You choose your optional subjects from those your school offers. You will be encouraged to take a range of subjects to keep your future options open. Some subjects may help with your future career but many optional subjects are not required, so ask your careers adviser for advice.
ICT - computer skills are needed for nearly every job and ICT helps you develop thinking and problem solving skills.
Humanities – help you to understand the world, its people and the past, and how we react in certain situations. It’s may be possible to start a humanities A level without having done a GCSE.
- History involves researching, analysing and presenting arguments and facts – useful for the media, education, law and architecture. Check the course covers the period you like.
- Geography is helpful for careers in meteorology, planning, transport, environmental conservation and cartography.
- Religious studies helps with understanding of beliefs and moral behaviour and can be useful for careers in management, law, journalism, social care, nursing, teaching and advice work.
Business studies - involves learning about company organisation, business communications and administration and can be useful for careers in office work, finance, insurance, management services, council work or the Civil Service.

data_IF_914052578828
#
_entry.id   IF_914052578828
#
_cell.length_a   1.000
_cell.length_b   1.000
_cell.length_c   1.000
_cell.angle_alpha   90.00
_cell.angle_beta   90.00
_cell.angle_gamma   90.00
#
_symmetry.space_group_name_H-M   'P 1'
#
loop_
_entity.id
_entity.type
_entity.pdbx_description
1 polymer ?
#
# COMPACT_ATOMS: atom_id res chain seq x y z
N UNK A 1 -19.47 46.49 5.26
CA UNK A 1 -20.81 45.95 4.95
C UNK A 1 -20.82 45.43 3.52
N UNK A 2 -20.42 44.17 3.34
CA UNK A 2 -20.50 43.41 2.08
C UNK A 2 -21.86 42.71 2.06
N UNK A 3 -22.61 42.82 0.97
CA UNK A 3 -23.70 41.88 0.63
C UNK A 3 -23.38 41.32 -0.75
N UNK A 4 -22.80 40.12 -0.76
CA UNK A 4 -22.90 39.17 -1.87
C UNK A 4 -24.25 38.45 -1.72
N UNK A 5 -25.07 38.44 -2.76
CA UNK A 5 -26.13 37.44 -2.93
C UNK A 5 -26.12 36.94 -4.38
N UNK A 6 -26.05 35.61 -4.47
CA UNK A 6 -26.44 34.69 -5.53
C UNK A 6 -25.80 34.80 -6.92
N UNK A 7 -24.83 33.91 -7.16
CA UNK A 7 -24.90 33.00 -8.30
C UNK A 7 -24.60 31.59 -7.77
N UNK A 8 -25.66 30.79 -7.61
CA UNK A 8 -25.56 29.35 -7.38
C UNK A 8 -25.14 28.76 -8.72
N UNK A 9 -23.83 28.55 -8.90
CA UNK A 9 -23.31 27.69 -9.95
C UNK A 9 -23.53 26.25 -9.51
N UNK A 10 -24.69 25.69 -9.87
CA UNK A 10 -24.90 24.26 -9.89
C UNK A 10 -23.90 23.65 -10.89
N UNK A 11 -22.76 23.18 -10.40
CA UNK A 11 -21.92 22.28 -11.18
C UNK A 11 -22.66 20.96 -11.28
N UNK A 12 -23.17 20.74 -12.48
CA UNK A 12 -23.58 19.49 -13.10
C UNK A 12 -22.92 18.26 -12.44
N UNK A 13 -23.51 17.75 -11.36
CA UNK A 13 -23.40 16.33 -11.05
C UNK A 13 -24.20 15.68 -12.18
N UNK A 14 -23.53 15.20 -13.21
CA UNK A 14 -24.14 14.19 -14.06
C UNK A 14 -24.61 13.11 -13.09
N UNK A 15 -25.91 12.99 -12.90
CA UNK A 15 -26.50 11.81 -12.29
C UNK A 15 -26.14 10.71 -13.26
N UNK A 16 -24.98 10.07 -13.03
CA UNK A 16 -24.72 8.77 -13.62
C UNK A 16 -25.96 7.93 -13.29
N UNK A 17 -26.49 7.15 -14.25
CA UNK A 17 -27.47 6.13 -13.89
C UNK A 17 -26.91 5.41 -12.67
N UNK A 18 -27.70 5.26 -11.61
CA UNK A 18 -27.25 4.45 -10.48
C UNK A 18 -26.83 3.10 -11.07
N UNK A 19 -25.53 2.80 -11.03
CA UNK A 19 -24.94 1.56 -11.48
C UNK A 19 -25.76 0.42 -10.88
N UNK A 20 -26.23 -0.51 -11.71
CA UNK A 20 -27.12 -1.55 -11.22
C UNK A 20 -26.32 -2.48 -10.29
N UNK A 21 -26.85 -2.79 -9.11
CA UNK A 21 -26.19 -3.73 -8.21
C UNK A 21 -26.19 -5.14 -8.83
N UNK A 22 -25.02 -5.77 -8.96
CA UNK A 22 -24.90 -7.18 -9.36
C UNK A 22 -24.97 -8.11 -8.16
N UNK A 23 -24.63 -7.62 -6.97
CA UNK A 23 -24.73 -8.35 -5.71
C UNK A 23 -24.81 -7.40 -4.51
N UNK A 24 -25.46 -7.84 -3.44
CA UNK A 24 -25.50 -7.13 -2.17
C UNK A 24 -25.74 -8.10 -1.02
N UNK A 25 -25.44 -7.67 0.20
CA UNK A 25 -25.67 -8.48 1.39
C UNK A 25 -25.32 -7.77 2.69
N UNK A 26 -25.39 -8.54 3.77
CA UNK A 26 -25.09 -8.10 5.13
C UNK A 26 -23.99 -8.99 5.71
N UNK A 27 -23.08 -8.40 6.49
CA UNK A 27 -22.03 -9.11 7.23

Physical education - everyone will do PE but you can also choose GCSE PE as an option, useful for PE teaching, the Armed Forces, professional sport, physiotherapy, the police, sports centre and swimming pool attendants.
Technology - studying food, information or design technology develops practical skills in planning, research and design and team working skills. They're useful for design, catering, printing, engineering, construction and manufacturing.
Art and design - art GCSE is often needed if you want to go to art college or have a career in design. You need high level skills in drawing, a good eye for colour, creative ideas and for design, and an interest in the latest trends.
Music, dance and drama - performing music and drama are useful for careers in teaching, youth work and developing confidence and communication skills. If you’re good you may become a successful actor or musician.
Languages - foreign languages are increasingly sort after by employers that make or sell things abroad, as well as working as an interpreter, translator, teacher or foreign correspondent. Some top universities may ask for a GCSE language.
Work-related subjects - cover broad sectors of work such as applied business, health and social care, leisure and tourism, construction, engineering and more. They may suit you if you are a practical person and you want to develop 'work' skills. They are offered as BTECs and Applied GCSEs (a Double Award needing the same amount of study time as two GCSEs).